Last year, I wrote an article about why Cisco devices should use Network Time Protocol (NTP) for their time synchronization needs, in which I explained how to configure NTP on your Cisco devices ("Synchronize a Cisco router's clock with Network Time Protocol (NTP)"). Using NTP is the ideal method for medium to large-scale networks.
However, if you have only a handful of routers, manually setting the clock may be the easiest way to properly configure your devices' times. Let's walk through the process.
If a Cisco router boots up before you've configured a local time or network time source, it will display the date as March 1, 1993. Here's an example:
Router> show clock *00:01:10.415 UTC Mon Mar 1 1993 Router>
This date's appearance on log files is a good indication that no one has set the router's time source or local time. This is much more likely than the router's log entries actually dating back to 1993.
Does setting the correct time on a router really matter? While proper time configuration isn't necessary for a router to fully operate, that doesn't mean you shouldn't set the right time. Here are some of the benefits of setting the correct time on a router:
- Log files display the proper time stamp, which can help when troubleshooting a problem.
- The correct time allows you to make connections between two different times.
- You can schedule commands using the router's kron scheduler.
Configure the time zone
When setting a router's (or switch's) correct time, the first step is configuring the proper time zone. This is the first step for a reason: If you set the time first and then try to set to the time zone, you'll have to reset the time again.
The key point to remember is that it's not enough to know that you're in the Eastern or Pacific time zone. You need to know how many hours you are from Greenwich Mean Time (GMT).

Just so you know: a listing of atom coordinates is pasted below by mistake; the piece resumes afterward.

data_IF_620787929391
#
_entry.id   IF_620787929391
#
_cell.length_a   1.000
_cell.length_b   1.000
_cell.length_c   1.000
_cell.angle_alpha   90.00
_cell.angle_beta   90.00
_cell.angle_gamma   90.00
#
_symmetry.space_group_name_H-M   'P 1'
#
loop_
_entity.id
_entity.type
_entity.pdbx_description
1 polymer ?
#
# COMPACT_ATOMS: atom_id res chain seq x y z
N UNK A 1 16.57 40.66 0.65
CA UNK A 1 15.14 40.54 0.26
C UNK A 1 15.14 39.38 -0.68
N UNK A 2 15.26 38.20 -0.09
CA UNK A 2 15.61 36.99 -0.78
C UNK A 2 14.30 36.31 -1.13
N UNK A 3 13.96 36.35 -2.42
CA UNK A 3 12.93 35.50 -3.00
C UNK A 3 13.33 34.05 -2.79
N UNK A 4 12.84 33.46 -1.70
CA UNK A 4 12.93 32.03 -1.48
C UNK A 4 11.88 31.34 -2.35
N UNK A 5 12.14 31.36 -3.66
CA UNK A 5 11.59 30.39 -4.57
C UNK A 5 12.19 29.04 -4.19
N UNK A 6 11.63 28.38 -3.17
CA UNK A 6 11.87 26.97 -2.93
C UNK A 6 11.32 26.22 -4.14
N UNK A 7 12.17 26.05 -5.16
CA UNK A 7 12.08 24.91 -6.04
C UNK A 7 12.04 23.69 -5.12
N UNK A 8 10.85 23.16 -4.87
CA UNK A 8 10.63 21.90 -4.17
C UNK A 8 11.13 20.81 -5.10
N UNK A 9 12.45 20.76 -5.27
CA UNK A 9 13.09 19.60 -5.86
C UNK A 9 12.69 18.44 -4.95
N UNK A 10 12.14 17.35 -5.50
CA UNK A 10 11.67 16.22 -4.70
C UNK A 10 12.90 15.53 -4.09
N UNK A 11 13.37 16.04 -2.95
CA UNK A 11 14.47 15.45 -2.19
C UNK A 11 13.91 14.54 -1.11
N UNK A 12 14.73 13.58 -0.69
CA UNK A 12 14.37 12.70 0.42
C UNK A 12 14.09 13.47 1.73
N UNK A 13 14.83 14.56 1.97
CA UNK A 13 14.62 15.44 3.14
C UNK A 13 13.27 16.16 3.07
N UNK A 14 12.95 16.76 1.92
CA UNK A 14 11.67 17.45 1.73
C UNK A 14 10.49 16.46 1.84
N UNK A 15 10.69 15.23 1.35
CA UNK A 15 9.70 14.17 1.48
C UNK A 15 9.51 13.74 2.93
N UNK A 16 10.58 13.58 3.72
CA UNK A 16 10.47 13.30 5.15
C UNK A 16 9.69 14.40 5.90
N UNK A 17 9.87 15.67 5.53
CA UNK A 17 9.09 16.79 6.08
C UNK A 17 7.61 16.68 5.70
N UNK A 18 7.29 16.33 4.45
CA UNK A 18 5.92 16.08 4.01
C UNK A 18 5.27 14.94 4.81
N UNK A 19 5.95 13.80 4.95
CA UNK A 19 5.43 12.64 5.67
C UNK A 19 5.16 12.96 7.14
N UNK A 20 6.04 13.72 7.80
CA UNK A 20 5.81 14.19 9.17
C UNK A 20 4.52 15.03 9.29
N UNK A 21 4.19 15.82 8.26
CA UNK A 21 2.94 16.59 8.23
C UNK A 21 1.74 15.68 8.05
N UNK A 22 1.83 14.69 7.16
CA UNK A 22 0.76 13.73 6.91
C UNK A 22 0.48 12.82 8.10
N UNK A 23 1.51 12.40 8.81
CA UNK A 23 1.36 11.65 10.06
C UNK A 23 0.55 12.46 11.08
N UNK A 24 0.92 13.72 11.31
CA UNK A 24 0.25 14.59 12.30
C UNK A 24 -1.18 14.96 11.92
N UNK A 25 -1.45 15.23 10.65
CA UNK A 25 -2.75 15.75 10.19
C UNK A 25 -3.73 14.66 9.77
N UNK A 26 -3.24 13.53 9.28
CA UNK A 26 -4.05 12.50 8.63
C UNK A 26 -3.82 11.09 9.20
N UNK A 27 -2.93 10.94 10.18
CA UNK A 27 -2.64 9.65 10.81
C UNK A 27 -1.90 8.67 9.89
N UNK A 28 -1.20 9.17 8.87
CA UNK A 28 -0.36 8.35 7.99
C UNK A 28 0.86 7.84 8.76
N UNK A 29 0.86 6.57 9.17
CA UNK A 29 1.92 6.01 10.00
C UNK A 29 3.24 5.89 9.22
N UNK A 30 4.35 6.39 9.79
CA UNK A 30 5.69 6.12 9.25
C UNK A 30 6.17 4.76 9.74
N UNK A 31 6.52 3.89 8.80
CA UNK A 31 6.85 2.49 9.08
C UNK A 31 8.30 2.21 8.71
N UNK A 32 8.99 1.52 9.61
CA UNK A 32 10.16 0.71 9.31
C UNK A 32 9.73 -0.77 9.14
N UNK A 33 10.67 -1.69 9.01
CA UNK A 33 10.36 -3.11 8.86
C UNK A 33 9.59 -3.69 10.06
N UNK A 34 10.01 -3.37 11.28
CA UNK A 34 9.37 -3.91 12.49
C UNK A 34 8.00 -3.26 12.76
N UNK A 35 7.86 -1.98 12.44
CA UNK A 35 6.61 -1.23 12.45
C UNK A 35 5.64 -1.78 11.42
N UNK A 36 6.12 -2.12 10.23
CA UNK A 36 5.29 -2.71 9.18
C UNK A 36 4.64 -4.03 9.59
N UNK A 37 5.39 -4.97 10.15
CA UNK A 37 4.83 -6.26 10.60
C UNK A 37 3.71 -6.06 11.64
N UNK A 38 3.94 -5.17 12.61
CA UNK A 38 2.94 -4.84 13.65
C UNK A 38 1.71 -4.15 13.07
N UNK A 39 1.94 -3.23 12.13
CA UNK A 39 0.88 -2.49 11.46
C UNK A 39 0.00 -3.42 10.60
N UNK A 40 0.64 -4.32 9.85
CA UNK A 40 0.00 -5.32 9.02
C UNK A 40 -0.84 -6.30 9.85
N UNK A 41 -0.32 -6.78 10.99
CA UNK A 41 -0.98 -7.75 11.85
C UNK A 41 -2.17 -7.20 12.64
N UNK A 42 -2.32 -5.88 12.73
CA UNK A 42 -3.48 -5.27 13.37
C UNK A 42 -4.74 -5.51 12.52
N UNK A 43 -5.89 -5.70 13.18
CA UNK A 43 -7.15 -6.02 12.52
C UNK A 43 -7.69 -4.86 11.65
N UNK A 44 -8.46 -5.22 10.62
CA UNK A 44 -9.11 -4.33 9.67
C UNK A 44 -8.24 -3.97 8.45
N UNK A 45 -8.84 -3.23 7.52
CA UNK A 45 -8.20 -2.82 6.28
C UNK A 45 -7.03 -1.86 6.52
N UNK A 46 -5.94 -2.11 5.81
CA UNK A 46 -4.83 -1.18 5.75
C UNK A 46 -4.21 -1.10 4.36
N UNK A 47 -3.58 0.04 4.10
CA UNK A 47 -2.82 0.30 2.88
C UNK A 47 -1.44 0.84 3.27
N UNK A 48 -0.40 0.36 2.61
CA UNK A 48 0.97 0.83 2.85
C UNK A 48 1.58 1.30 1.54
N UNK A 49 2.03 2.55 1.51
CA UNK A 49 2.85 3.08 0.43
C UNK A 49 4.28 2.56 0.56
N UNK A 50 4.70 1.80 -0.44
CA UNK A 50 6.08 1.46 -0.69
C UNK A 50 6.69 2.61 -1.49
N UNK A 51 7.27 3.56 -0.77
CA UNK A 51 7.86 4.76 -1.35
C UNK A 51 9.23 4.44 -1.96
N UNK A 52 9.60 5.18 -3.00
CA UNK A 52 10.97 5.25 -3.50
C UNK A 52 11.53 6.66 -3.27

For example, if you're in the Eastern Standard Time zone in the United States, you're five hours behind GMT. You would indicate this to the router with -5. If you're unsure how many hours you are from GMT, the U.S. Navy's Web site offers a great resource—the World Time Zone Map.
After you've determined your time zone value, you can set the time zone. For example, I live in the Central Standard Time (CST) zone, so here's how I would configure the router:
Router(config)# clock timezone CST -6
Configure Daylight Saving Time
After setting the appropriate time zone, you need to configure the router to adjust for Daylight Saving Time. You can use the summer-time command to accomplish this. Using our CST zone example, here's how to configure the router to use Daylight Saving Time:
Router(config)# clock summer-time CDT recurring
The summer-time command tells the router to refer to Daylight Saving Time as Central Daylight Time (CDT), which will automatically occur according to predefined dates and times on the router. (You can use the same command to manually set the date and time for Daylight Saving Time.) The recurring option tells the router to use the accepted U.S. Daylight Saving Time rules for the annual time changes in April and October.
Configure the clock
After configuring the time zone and Daylight Saving Time, the last step is to configure the router's clock. You must do this while in Privileged Mode—not Global Configuration Mode.
If you've never done this before, the format can be a bit tricky. Here are some things to keep in mind:
- Use the clock set command.
- Use military time.
- Include seconds when setting the time.
- Specify the month using its three-letter abbreviation.
- Add the date and the year.
Here's an example:
Router# clock set 10:50:00 Oct 26 2006
View the time
After configuring the time zone, Daylight Saving Time, and the clock, you can view the clock using the show clock command. Here's an example:
Router# show clock 10:51:33.208 CDT Thu Oct 19 2006 Router#
Keep in mind that most Cisco routers and switches don't have internal clocks that store the time when you power them off. That means rebooting a device will lose the set local time. However, the time zone will remain set because the router stores it in its configuration.
For more information on Cisco IOS time configuration, check out Cisco's documentation for the various clock commands. How do you set the time on routers or switches? Do you set it manually or use NTP? What other router and switch topics would you like to see covered? Share your comments in this article's discussion.
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David Davis has worked in the IT industry for 12 years and holds several certifications, including CCIE, MCSE+I, CISSP, CCNA, CCDA, and CCNP. He currently manages a group of systems/network administrators for a privately owned retail company and performs networking/systems consulting on a part-time basis.